Alexander
Dec 28, 2019 rated it did not like it
Shelves: computers
A huge disappointment and easily the worst book from Uncle Bob. There is nothing in this book that wasn't already published; most of ideas are borrowed from Pragmatic Programmer. The chapter about agile coaches written by another guy, which contradicts the author's opinion, is totally out of place. The whole book can be three time shorter and still tell the same story.
Sebastian
An overview of the history, philosophy and practices every agile practitioner should know. Entertaining, to the point, enlightening.

The chapters by guest authors complement Bob's material well. An alternative view on coaching and scaled up Agile creates balance. A chapter on Craftsmanship highlights an essential step in the maturation of agile.
Will Hawkins
Apr 05, 2020 rated it it was amazing
I especially liked this because of the way that he told the history of the movement! I love that kind discussion. While I came for this history, I got a great introduction to Agile as well. Being a practitioner of Agile, I appreciate the discussion of the subtleties of the movement that are largely missed by drive-by "leaders".
Pramodh
Apr 23, 2020 rated it really liked it
A short book, Uncle Bob C Martin takes you through the birth of Agile to how it is at the present. While explaining that he emphasizes the practices that has worked for him and he has seen it work. Everything that he talks about is battle tested and endorsed by him. Agile is a customized set of practices for a small software development team.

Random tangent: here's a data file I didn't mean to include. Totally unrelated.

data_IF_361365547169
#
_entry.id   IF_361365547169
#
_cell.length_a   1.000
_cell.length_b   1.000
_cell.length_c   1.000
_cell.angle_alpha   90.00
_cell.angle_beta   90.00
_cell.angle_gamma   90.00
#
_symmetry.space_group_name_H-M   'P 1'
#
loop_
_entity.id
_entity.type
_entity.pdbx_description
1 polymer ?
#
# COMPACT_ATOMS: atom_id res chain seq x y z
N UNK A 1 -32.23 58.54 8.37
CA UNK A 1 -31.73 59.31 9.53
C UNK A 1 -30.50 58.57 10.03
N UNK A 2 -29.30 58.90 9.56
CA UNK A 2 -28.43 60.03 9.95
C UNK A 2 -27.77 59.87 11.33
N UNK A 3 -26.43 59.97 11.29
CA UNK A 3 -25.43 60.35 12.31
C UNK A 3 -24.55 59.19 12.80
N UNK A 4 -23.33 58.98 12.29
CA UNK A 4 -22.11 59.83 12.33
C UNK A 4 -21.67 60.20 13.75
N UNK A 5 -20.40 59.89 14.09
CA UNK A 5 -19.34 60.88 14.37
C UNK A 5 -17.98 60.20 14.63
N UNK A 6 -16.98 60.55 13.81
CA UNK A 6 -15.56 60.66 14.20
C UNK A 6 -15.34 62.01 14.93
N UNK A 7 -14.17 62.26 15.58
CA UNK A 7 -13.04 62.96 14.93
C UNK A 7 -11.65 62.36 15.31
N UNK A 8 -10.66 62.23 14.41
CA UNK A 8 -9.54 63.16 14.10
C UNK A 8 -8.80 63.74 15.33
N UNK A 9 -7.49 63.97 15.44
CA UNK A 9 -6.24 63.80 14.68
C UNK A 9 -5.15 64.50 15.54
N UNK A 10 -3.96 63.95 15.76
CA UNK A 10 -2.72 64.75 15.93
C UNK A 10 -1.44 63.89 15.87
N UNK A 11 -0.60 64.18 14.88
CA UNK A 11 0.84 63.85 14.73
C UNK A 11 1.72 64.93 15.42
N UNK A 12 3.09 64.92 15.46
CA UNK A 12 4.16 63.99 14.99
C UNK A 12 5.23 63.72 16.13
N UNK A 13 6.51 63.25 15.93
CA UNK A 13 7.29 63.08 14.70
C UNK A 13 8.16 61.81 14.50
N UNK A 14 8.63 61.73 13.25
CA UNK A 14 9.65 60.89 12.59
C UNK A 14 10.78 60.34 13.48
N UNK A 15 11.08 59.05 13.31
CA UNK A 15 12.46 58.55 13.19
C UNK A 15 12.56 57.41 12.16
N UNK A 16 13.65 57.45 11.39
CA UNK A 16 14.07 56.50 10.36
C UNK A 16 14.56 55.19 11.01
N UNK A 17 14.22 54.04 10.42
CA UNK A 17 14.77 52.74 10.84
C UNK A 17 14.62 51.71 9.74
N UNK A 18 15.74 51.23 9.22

Michał Olejnik
May 19, 2020 rated it really liked it
When you're reading this book it all seems so obvious and simple. And then you remeber all the times you've seen some pathological aberration of Agile. It's good there's a book that gives us some perspective and a concise overview of what this movement was really about and what it was meant to be in the first place.
Bert Roex
Aug 31, 2020 rated it liked it
While this book is a great reminder for the core values that Agile aspires, I felt it had an undeserved strong focus on Test Driven Development and pair programming at the center of technical practices. In comparison to other work of uncle Bob, I found this one to have a somewhat gloomy, cynical, even grumpy take on our profession as Software developers.
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Robert Cecil Martin, commonly called Uncle Bob, is a software engineer, advocate of Agile development methods, and President of Object Mentor Inc. Martin and his team of software consultants use Object-Oriented Design, Patterns, UML, Agile Methodologies, and eXtreme Programming with worldwide clients.

He was Editor in Chief of the C++ Report from 1996 to 1999. He is a featured speaker at internatio